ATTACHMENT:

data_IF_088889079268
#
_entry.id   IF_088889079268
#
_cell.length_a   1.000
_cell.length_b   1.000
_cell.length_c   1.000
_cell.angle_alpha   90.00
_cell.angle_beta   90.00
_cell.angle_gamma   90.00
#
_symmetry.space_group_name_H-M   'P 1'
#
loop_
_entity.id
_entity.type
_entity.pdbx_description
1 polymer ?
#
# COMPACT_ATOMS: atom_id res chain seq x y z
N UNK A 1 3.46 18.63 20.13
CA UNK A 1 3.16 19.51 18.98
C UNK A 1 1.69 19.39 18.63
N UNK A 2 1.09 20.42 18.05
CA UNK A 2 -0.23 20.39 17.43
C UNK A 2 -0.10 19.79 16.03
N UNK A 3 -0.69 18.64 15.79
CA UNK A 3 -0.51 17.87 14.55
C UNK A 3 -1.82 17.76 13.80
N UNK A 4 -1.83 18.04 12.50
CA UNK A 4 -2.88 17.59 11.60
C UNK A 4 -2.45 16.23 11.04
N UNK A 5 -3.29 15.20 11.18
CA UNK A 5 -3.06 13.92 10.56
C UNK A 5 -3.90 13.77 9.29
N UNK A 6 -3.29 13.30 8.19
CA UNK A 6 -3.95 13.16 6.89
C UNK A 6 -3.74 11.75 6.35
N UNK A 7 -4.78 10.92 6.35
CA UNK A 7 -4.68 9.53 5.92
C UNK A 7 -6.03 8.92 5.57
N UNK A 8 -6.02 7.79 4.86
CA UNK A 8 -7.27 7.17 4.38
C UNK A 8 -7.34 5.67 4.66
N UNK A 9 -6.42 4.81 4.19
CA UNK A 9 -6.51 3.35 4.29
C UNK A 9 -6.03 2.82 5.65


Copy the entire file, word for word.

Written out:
data_IF_088889079268
#
_entry.id   IF_088889079268
#
_cell.length_a   1.000
_cell.length_b   1.000
_cell.length_c   1.000
_cell.angle_alpha   90.00
_cell.angle_beta   90.00
_cell.angle_gamma   90.00
#
_symmetry.space_group_name_H-M   'P 1'
#
loop_
_entity.id
_entity.type
_entity.pdbx_description
1 polymer ?
#
# COMPACT_ATOMS: atom_id res chain seq x y z
N UNK A 1 3.46 18.63 20.13
CA UNK A 1 3.16 19.51 18.98
C UNK A 1 1.69 19.39 18.63
N UNK A 2 1.09 20.42 18.05
CA UNK A 2 -0.23 20.39 17.43
C UNK A 2 -0.10 19.79 16.03
N UNK A 3 -0.69 18.64 15.79
CA UNK A 3 -0.51 17.87 14.55
C UNK A 3 -1.82 17.76 13.80
N UNK A 4 -1.83 18.04 12.50
CA UNK A 4 -2.88 17.59 11.60
C UNK A 4 -2.45 16.23 11.04
N UNK A 5 -3.29 15.20 11.18
CA UNK A 5 -3.06 13.92 10.56
C UNK A 5 -3.90 13.77 9.29
N UNK A 6 -3.29 13.30 8.19
CA UNK A 6 -3.95 13.16 6.89
C UNK A 6 -3.74 11.75 6.35
N UNK A 7 -4.78 10.92 6.35
CA UNK A 7 -4.68 9.53 5.92
C UNK A 7 -6.03 8.92 5.57
N UNK A 8 -6.02 7.79 4.86
CA UNK A 8 -7.27 7.17 4.38
C UNK A 8 -7.34 5.67 4.66
N UNK A 9 -6.42 4.81 4.19
CA UNK A 9 -6.51 3.35 4.29
C UNK A 9 -6.03 2.82 5.65